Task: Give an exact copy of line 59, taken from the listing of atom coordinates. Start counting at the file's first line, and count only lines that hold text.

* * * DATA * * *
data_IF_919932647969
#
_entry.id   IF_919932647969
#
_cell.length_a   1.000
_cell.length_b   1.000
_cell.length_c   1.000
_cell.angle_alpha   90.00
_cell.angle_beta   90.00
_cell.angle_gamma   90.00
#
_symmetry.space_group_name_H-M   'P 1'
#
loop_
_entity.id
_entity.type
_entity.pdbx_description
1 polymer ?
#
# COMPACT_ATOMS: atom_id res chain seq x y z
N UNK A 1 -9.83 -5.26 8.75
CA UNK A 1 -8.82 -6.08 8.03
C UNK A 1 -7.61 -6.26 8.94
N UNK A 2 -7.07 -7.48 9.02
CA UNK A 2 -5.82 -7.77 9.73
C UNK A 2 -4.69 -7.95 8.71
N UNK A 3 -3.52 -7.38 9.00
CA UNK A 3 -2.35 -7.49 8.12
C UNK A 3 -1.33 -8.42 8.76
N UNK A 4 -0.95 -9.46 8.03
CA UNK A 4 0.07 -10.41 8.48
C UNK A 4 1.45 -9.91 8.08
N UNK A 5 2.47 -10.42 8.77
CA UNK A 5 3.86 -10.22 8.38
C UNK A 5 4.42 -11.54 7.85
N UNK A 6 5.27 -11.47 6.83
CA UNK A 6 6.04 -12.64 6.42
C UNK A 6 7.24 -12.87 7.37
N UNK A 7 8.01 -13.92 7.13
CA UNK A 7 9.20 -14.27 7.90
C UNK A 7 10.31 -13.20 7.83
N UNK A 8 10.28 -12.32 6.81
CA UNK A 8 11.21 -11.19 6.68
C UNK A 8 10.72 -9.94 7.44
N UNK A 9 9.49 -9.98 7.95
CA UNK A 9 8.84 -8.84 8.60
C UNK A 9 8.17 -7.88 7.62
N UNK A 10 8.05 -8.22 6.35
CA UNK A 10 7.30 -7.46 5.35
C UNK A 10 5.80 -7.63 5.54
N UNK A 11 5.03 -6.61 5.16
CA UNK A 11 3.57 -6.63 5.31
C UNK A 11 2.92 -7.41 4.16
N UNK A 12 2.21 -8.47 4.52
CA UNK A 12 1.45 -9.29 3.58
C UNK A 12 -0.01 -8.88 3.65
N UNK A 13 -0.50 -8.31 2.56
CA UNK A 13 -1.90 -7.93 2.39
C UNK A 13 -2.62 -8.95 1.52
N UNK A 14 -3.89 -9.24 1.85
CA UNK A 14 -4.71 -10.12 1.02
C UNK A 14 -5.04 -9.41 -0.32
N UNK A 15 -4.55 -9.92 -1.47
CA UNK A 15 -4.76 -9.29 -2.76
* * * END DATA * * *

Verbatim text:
C UNK A 13 -2.62 -8.95 1.52